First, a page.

So I did. I sang Sing we now of Christmas, Noel sing we here while washing the dishes; I sang Lo, how a Rose e’er blooming/ From tender stem hath sprung while driving to work; I sang Still, still, still, weils Kindlein sclafen will! in the bike room; and I saved for the shower my favorite piece, O magnum mysterium et admirabile sacramentum.  

But somehow I never sang as well at rehearsal as I did in the shower. Cherie had hand-picked the best voices in the ward, and I knew when I was the one muddying the tone, when I was the one distorting the pitch. “It’s going to be fine,” Cherie kept saying, and talked to me about lifting my soft palette, making my breath warm, dropping consonants above a high A. During rehearsal breaks when everyone else was laughing or flirting, I’d sit down with the other first soprano and we’d sing over some of the more stratospheric parts. There’s a star in the East on Christmas morn/ Rise up, shepherd, and follow! I’d listen as hard as I could, blend as hard as I could, but I’d end up going back to rehearsal thinking about silk purses and sow’s ears and how I really didn’t sound like Kathleen Battle.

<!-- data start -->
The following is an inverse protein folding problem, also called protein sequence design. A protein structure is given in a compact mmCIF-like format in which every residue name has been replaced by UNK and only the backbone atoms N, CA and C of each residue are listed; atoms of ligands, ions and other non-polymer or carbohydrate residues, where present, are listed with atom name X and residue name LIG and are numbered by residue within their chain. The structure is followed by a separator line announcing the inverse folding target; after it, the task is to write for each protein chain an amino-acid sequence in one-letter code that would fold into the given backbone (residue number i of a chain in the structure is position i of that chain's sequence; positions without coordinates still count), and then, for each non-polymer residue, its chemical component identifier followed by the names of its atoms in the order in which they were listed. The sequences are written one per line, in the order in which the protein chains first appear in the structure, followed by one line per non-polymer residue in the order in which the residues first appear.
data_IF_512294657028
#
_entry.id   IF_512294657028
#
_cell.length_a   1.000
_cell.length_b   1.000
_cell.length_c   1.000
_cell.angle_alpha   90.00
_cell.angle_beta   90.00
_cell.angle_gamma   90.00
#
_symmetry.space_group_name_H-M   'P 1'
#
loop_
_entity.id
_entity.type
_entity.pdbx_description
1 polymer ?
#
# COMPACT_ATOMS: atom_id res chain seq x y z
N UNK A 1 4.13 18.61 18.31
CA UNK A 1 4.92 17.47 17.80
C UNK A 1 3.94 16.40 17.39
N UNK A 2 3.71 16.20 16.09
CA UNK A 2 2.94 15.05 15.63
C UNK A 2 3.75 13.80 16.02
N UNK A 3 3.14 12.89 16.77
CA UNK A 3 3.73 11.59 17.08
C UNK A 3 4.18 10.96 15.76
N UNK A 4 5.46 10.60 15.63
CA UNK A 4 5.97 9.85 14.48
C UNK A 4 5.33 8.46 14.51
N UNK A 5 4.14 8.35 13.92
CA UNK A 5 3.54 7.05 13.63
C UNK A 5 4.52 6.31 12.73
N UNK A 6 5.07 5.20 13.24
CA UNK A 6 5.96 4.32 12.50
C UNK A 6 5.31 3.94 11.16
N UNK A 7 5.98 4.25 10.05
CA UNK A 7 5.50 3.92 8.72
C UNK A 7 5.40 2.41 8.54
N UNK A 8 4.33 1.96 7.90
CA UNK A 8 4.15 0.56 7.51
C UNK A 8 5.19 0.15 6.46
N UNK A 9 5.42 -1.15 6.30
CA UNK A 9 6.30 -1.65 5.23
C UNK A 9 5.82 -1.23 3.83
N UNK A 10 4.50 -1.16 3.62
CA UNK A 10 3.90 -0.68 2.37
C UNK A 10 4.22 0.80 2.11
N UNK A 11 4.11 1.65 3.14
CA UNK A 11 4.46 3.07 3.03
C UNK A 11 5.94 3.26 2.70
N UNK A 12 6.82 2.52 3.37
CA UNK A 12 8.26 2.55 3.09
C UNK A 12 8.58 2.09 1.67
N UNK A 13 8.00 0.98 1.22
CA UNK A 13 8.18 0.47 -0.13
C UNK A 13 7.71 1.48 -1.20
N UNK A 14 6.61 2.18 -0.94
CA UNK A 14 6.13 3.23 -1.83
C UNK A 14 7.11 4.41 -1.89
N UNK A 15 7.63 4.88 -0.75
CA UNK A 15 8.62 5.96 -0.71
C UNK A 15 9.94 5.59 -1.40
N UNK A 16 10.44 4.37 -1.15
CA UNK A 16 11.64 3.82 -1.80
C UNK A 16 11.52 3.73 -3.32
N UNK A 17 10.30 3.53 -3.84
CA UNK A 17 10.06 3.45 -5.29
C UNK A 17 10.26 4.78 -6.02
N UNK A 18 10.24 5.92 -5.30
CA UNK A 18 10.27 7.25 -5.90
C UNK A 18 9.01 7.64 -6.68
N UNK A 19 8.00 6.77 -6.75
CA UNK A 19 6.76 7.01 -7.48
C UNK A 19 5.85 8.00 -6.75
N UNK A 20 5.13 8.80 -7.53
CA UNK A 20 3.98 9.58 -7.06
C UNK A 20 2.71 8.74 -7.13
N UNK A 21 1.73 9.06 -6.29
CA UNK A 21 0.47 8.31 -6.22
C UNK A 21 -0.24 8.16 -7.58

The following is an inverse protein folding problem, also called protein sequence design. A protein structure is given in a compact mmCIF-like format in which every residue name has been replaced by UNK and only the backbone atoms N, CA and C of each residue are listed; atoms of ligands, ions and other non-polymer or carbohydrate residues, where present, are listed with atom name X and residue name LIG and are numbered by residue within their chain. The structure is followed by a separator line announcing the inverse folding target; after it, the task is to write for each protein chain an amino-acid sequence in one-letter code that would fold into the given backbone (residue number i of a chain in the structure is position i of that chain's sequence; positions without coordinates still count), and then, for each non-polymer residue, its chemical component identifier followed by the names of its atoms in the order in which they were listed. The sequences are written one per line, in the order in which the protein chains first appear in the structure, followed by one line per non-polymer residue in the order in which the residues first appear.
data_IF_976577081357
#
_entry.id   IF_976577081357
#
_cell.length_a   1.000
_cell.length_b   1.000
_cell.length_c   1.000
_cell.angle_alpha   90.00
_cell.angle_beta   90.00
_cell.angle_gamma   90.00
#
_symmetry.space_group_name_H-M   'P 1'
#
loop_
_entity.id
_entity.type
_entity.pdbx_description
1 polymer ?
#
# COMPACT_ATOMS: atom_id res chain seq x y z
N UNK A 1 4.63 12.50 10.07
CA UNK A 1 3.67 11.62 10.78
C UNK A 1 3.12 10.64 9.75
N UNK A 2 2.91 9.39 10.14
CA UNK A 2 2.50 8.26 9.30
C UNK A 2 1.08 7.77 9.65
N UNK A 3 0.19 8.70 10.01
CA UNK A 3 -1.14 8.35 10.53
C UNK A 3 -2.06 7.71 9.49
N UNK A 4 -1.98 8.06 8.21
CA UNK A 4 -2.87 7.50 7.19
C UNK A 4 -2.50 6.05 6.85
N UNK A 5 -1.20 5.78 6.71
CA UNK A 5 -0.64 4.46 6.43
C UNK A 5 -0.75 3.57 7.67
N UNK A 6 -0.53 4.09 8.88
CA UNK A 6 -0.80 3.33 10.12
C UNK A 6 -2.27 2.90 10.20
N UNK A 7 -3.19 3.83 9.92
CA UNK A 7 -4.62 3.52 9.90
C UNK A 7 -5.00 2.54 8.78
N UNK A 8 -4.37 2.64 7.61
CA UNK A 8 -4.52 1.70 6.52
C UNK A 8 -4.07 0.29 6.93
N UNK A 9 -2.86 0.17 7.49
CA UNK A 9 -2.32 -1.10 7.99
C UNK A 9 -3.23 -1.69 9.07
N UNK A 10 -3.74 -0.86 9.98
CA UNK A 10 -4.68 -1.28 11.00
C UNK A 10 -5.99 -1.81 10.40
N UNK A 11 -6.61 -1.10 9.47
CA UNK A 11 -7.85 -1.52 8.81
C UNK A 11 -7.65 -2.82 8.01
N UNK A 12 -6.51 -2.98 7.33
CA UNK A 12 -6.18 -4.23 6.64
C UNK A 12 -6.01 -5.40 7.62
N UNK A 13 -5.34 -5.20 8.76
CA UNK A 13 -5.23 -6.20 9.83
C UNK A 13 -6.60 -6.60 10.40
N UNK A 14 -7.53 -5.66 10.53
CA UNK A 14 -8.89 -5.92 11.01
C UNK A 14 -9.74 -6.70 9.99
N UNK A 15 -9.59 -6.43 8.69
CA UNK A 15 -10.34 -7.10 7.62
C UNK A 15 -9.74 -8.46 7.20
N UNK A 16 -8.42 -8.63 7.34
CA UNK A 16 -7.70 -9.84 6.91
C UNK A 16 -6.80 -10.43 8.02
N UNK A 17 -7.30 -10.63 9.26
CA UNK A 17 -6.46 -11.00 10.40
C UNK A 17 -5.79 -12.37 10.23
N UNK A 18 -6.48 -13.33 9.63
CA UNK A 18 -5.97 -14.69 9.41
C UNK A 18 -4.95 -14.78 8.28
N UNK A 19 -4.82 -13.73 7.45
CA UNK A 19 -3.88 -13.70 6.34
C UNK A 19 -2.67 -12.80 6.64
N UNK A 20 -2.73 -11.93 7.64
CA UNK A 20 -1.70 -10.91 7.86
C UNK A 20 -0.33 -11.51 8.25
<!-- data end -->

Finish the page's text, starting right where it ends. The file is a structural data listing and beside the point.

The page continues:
But rehearsals really were fun, vocal anxiety notwithstanding. As we met on Wednesday and Sunday evenings that fall, we had a shared sense of specialness that made our voices sound a little better and our banter sound a little wittier—at least to us. The smartest boy in the elders’ quorum was one of the basses and taught us how to pronounce the German; the domestic goddess of the Relief Society was a second soprano and made everyone’s skirts; and the other sections were populated with other remarkable people of the Colonial first ward—people who could reserve the chapel at Georgetown University for our final concert, people who could hum a pitch-perfect A on demand. Not that we were really taking notice of these things, but most of us had advanced degrees, and our mean income was probably around $53,000. Yes, I liked counting myself among this group.